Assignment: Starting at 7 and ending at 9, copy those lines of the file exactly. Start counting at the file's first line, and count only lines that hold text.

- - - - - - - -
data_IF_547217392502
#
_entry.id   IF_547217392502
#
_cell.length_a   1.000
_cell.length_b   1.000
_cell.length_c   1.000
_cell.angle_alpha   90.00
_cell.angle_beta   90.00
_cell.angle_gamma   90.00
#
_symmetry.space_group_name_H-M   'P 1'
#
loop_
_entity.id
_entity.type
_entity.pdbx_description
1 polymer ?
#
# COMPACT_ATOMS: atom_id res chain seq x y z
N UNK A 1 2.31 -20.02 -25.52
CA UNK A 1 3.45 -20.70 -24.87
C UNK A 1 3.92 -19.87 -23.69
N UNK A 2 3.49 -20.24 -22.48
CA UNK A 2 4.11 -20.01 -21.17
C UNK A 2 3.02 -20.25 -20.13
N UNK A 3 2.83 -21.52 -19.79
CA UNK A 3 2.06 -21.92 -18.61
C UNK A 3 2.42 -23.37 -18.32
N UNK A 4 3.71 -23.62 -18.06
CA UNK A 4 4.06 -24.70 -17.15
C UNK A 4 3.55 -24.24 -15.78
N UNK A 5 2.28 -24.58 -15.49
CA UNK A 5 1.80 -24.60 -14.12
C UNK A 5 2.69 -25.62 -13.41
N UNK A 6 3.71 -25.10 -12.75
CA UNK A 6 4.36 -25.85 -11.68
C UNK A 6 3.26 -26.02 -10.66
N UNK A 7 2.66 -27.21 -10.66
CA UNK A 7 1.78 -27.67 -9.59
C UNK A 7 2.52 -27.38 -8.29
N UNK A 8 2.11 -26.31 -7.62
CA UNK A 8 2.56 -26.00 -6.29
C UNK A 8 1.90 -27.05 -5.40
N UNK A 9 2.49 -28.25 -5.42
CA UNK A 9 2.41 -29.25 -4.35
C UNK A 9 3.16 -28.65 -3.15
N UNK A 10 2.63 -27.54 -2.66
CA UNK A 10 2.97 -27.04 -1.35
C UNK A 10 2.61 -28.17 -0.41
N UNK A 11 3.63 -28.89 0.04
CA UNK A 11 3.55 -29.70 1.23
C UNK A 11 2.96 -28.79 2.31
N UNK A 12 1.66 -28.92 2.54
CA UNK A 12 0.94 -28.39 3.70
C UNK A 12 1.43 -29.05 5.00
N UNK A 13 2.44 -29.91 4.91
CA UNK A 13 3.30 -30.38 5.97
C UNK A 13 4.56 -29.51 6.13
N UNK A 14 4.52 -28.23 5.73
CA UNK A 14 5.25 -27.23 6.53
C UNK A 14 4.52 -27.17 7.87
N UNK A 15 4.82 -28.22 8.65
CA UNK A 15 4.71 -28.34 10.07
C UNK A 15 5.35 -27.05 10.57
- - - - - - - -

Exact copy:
_cell.length_c   1.000
_cell.angle_alpha   90.00
_cell.angle_beta   90.00